Quincredible decides to do a little training to better utilize his new found invulnerability. He enlists his next door neighbor Mr. C to help. Little does Quinton know that his neighbor has a training regimen to end all training regimens. One that Quincredible may not survive!
Much like the first issue, this plot of this comic can pretty much be summed up in one sentence.
An old man helps Quinton train to use his powers.
That it. It starts with the training session about to begin, and ends with it finished. Now despite that how bare that sounds, this story (called “Training Day,” naturally) is actually pretty darn good. The two (& only two) characters in this book are Quinton and his neighbor, an old man he calls Mr. C. Mr. C wasn’t very impressed with Quinton’s performance against Big Brother last issue (frankly, neither was I), and has taken it upon himself to help Quinton get better. He sets up a fake hostage situation in a nearby building, using mannequin’s for the hostages, and has Quinton attempt to rescue them, and then they go out to a park to work on Quinton’s speed and hand-to-hand combat skills.
Through the issue, through the running dialog, Quinton clearly respects Mr. C, although he thinks the old man is a little bit nuts. Mr. C, who repeated refers to Quinton by the names of other famous Black superheroes, appears to have a mysterious background himself, referring to his time at his “old company” (could that be a hint to the C.I.A.? Just speculating).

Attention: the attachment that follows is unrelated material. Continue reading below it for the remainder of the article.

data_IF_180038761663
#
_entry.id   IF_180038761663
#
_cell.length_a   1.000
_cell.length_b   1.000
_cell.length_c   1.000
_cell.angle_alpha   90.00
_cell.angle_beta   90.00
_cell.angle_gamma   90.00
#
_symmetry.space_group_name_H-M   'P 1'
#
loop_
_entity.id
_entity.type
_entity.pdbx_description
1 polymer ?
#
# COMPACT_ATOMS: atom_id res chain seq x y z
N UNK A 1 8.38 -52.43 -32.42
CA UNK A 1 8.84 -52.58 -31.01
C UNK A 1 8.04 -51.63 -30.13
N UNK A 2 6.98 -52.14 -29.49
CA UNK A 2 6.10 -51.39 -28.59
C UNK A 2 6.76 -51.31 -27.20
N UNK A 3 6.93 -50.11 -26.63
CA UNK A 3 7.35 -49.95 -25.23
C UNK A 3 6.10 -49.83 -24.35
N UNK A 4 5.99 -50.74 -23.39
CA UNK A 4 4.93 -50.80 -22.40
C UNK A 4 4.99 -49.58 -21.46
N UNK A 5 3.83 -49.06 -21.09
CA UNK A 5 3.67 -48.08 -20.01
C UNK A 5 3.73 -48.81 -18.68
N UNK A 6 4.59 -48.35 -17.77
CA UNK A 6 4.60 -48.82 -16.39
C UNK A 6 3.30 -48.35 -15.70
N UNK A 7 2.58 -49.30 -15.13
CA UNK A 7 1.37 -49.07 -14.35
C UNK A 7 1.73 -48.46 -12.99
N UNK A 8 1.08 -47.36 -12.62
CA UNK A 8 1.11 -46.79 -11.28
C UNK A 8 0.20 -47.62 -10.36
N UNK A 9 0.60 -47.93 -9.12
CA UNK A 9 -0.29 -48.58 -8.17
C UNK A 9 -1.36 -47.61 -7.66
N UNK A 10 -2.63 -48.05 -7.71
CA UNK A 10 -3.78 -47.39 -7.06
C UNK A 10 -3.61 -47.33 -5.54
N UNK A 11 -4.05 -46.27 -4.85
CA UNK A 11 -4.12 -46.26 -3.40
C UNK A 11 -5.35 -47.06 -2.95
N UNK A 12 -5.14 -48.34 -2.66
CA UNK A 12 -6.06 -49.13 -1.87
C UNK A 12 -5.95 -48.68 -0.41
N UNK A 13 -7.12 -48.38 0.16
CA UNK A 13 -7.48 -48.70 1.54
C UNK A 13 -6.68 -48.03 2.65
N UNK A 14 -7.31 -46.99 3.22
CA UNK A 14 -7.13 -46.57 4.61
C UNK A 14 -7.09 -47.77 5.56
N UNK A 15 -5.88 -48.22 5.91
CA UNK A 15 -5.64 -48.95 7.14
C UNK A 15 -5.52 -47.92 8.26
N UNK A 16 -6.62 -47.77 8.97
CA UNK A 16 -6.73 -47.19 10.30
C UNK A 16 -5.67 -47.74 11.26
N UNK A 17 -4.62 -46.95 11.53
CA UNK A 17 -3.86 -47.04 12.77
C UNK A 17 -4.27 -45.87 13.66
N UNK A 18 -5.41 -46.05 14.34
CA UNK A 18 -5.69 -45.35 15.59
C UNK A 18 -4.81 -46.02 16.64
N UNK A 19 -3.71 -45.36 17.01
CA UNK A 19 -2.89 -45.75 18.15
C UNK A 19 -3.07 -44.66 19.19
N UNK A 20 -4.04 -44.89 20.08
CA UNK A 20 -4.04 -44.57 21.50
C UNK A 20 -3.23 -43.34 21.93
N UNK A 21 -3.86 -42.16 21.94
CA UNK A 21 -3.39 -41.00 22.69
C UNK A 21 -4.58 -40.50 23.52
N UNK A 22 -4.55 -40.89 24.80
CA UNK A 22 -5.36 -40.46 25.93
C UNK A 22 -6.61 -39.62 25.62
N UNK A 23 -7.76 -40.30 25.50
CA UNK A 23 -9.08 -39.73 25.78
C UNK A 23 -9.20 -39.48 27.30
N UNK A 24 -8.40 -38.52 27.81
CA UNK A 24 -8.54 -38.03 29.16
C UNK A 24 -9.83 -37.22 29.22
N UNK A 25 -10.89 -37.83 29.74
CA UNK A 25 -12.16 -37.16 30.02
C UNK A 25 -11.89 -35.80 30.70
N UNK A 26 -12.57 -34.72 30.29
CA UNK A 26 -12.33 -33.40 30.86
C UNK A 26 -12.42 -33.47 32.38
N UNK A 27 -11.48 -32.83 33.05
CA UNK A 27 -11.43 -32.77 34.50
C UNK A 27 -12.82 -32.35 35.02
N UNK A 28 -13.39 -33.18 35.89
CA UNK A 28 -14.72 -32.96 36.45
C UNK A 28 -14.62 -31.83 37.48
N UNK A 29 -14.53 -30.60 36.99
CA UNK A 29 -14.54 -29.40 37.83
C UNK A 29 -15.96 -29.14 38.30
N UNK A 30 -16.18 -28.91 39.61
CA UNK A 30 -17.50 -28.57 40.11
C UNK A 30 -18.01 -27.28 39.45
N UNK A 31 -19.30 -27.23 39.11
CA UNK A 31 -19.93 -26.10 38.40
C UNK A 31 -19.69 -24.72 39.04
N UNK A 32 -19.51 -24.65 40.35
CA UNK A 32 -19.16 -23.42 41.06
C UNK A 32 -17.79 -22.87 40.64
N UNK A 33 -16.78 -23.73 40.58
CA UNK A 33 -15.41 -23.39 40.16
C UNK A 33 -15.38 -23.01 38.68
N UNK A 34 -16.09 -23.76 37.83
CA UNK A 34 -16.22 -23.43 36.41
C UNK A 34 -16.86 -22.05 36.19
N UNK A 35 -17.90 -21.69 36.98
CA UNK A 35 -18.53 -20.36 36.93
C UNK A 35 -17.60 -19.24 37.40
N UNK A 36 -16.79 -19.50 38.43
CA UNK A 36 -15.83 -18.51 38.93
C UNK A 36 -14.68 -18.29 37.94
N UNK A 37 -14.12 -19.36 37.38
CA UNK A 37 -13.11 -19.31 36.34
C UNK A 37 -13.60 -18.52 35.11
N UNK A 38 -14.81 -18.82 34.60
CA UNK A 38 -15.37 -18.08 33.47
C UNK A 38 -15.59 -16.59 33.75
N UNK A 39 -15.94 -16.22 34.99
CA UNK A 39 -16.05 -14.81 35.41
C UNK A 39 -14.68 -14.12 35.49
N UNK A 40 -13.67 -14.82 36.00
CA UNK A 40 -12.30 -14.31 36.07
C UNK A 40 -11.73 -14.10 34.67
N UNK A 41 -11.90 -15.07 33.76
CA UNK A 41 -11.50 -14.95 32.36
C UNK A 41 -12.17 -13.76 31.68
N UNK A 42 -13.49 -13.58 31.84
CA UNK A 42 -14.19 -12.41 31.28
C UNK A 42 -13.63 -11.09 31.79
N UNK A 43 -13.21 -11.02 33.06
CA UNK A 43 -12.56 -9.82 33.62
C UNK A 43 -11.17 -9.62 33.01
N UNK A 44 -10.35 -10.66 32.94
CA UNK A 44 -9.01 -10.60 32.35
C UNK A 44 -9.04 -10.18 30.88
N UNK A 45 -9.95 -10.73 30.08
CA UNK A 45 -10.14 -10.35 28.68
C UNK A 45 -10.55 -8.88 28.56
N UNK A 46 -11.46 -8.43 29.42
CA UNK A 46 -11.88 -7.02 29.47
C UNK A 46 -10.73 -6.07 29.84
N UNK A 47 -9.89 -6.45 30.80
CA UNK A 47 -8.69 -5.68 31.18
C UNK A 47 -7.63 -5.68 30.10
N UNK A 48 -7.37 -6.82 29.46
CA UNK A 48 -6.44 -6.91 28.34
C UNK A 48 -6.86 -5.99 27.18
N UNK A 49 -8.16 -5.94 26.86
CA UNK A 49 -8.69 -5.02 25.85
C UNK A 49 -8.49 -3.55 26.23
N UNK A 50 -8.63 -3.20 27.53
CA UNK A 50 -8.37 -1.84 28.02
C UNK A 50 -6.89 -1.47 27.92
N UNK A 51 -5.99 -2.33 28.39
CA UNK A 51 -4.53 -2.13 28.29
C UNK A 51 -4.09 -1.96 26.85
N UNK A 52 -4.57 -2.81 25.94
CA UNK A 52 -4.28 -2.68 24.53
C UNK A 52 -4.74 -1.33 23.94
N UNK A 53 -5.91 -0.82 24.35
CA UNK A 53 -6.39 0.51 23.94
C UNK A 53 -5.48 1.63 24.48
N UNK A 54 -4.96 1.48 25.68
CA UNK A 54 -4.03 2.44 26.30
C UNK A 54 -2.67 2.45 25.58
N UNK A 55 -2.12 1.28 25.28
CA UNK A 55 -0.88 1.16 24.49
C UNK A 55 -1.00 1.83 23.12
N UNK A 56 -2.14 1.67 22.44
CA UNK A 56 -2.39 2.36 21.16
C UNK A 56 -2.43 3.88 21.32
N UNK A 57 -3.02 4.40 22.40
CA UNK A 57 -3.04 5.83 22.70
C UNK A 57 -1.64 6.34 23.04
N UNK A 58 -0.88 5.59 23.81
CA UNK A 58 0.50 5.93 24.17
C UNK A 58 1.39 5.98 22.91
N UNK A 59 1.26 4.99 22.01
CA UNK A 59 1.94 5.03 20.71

So it’s a short, but entertaining story. I will have to deduct a point for a couple of illogical premises (yes, even for a comic-book dealing with a teenage superhero). The training session starts on top of building in the middle of the city, surrounded by a bunch of high-rises, where any number of people could watching. And Mr. C sets off a series of bombs to distract Quinton, right in the middle of the city. That’s the kinda thing that should attract a considerable amount of attention from the local authorities. But the fact that I didn’t even consider such things until after I’d finished the story shows how well-written this was. I was too busy just enjoying it as I read it. So writer David Gorden accomplished his mission here, I’d say.
Add the fantastic artwork by Gerardo Sanduval, and this book gets a clear Chacebook rating of FOUR STARS
Categories: POC COMIC-BOOKS